If you thought that Motorola only made flash-looking phones for girls and David Beckham, think again. The Q9 is a stylish, if slightly chunky, light, but heavyweight business smartphone. Again running Windows Mobile 6, the Q9 is a QWERTY device (i.e. it has a keypad). This means that it is ideal if you want to do a lot of emailing while you’re out and about. Push email was easy to configure.
The Q9 has HSDPA (3.5G) connectivity for web browsing – it comes with both Internet Explorer and Opera loaded, and both do a good job. Without Wi-Fi, we thought that this might lead to a sloooow browsing experience, but 3.5G works well. The screen is a nice size too so you don’t need a microscope to view text-rich sites. Battery life was also pretty good.
And if you want to replay the CEO’s annual address at will, the pre-installed Windows Media Player will do the trick nicely, playing MPEG4 and WMV video files and the usual array of music formats, such as MP3 and AAC+. Of course, you could just load up your Micro SD card with movies and music, but you wouldn’t because this is a BUSINESS PHONE, right?
Is there anything we didn’t like? Well, it is a bit chunky, but that’s the price you pay for a large screen and a QWERTY. It does look and feel nice and solid though. Just be prepared to reinforce your jacket pockets. Wi-Fi would have been a nice added extra, but Wi-Fi radios do tend to eat up battery. A 2.5mm or 3.5mm headphone socket would also have been a plus point – the headphones provided are OK, but nothing special. There’s probably a hardware hack somewhere that would enable you to use your Etymotic 4’s if you really must (if you’ve never tried them, you should). The camera is alright, but nothing special. Many phones make a big deal about how many pixels the camera has, but to be honest, with most phone cameras having lenses the sign of an ambitious full stop, you’re never going to upstage Annie Leibovitz using any of them.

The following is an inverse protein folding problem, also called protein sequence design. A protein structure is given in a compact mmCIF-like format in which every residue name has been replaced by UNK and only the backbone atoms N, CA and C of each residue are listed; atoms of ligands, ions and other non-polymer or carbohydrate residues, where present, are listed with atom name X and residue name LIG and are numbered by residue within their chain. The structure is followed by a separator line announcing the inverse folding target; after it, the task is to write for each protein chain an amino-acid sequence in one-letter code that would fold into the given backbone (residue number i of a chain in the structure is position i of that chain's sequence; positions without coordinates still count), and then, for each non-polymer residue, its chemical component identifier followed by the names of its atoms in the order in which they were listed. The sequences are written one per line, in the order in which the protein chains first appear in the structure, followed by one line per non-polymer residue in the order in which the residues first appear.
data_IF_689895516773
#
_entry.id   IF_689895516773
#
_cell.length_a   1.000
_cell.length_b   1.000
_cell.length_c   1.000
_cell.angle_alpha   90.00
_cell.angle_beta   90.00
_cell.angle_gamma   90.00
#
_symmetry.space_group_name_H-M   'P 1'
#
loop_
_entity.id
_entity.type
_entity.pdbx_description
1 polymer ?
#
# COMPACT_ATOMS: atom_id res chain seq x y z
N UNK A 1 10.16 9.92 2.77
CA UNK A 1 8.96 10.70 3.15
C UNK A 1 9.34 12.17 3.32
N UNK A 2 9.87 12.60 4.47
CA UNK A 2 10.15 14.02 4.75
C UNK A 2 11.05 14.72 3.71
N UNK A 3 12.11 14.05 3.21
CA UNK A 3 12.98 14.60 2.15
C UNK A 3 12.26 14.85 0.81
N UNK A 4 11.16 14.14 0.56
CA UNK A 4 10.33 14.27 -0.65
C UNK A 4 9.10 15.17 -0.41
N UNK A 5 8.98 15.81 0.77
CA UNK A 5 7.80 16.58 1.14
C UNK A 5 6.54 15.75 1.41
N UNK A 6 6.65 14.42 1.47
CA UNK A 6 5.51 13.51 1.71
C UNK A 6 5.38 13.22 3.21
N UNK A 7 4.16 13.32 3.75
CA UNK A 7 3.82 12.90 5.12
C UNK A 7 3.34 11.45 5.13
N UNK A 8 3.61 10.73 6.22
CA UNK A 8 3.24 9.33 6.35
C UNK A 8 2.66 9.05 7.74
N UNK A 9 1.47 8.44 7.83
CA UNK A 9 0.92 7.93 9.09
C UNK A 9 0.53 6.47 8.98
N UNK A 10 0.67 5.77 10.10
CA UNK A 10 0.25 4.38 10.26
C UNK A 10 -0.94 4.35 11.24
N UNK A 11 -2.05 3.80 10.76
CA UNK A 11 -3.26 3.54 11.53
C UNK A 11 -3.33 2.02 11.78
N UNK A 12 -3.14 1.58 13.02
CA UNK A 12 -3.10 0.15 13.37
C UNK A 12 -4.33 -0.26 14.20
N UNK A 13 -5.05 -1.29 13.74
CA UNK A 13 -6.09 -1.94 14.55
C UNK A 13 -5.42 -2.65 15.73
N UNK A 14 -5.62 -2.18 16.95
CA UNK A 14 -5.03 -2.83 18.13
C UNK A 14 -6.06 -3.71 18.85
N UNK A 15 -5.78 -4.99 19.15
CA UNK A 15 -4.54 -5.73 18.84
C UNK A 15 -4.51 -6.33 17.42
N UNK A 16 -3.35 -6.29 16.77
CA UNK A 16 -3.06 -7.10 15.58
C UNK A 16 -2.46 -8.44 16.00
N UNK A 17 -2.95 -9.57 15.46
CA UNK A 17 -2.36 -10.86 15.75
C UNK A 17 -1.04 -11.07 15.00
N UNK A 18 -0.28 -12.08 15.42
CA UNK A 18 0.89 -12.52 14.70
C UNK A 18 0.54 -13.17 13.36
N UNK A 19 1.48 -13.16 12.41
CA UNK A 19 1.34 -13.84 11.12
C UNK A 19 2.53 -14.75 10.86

Conclusion If you want a QWERTY device, with good multimedia capabilities, you can’t go far wrong with the Q9. It got lots of comments in the pub, proving its high desirability factor. We liked it. Rating 8/10
View Detailed Specification - Motorola Q9
Unboxing the Nokia E90, to be honest we were a bit underwhelmed. First impressions are of a utilitarian design, and a size and shape that invoked memories of the Motorola ‘brick’ phones of the late 1980s. However, the Nokia’s design conceals a flip top, which reveals a complete QWERTY keyboard, and an 800 x 352 pixels screen. It’s a bit like a very, very small notebook PC, with a mobile phone attached to the lid.
The features and functionality of the device are very impressive (just see the list below), so this genuinely a powerful business tool. But, and the size of the ‘but’ depends on your priorities, we felt that the E90 was having a bit of an identity crisis. It is simply too big to be a regular mobile phone – this really would not be a comfortable addition to your jacket pocket, unless you’re in the military and are wearing a Kevlar reinforced jacket. The PC-style functionality was good, and in our opinion the device would be much better as an UMPC (Ultra Mobile PC) without the phone. The problem with that is that there are better UMPCs on the market.
Conclusion Maybe it is just us, but the E90 seemed to be a bit of a Jack-of-all-trades. If you want a briefcase based device, for documents and browsing as your main priority, it may well be the product for you. If you want a great, lightweight phone, with some extra bells and whistles like push email, there are better Rating 5/10
View Detailed Specification - Nokia e90 - editor

Last updated on: 27/08/2010 11:40:18